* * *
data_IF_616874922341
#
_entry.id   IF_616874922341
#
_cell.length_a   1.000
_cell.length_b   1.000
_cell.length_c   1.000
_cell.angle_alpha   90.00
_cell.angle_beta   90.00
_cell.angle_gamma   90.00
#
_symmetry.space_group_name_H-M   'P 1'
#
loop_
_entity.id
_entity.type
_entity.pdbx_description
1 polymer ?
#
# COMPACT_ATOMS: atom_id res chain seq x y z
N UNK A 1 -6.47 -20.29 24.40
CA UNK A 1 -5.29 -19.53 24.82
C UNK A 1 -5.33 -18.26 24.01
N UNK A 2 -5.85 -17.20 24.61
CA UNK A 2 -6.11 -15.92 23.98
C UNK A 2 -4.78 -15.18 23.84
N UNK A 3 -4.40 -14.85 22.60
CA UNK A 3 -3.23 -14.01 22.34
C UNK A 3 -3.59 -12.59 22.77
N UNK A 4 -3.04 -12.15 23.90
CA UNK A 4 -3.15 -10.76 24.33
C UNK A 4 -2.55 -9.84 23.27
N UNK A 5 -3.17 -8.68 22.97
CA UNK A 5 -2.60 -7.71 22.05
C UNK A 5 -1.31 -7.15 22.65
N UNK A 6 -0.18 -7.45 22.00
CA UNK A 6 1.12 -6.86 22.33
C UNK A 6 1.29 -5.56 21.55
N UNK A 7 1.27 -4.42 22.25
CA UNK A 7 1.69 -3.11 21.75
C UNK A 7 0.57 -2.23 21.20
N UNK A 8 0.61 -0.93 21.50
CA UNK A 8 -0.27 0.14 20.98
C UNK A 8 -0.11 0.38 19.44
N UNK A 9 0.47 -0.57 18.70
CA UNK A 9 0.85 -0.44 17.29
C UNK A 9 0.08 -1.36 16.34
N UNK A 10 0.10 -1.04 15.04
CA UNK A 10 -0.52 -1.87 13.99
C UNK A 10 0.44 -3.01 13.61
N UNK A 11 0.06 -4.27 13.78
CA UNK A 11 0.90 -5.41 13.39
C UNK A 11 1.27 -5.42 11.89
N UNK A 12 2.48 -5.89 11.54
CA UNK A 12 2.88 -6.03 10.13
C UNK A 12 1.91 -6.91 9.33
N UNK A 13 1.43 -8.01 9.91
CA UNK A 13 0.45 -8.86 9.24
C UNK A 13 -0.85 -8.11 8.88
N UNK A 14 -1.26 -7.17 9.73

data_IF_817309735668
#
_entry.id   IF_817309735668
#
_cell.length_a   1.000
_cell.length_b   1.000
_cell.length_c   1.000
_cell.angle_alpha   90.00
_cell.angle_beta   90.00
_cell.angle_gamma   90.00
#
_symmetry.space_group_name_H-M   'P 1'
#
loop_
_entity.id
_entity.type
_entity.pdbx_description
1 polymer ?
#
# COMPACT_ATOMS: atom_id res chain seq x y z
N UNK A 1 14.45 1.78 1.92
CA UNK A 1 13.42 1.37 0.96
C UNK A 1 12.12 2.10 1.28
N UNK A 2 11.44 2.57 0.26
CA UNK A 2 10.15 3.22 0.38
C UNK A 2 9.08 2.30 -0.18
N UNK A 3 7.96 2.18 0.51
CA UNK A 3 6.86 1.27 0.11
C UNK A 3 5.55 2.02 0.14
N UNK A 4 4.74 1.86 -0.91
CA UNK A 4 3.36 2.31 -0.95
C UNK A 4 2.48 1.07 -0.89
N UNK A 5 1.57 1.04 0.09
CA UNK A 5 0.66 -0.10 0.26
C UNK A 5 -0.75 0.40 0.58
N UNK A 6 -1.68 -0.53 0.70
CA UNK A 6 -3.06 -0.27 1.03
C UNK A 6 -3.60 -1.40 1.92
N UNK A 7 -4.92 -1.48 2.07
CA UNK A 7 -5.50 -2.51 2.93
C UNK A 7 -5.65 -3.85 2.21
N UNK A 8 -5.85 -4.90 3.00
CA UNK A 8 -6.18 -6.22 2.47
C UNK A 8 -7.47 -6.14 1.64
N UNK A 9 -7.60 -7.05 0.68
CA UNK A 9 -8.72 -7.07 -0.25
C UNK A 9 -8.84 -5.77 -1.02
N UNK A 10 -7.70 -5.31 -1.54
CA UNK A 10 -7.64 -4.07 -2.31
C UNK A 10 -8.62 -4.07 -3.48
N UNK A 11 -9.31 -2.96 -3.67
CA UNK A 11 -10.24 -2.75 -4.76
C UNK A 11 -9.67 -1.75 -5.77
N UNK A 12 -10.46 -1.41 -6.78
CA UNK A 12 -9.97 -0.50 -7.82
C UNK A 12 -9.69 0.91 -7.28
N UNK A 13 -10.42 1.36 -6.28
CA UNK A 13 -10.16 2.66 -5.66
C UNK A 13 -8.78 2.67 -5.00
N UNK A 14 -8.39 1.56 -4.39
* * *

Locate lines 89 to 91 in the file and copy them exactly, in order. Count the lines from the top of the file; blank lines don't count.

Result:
C UNK A 3 5.55 2.02 0.14
N UNK A 4 4.74 1.86 -0.91
CA UNK A 4 3.36 2.31 -0.95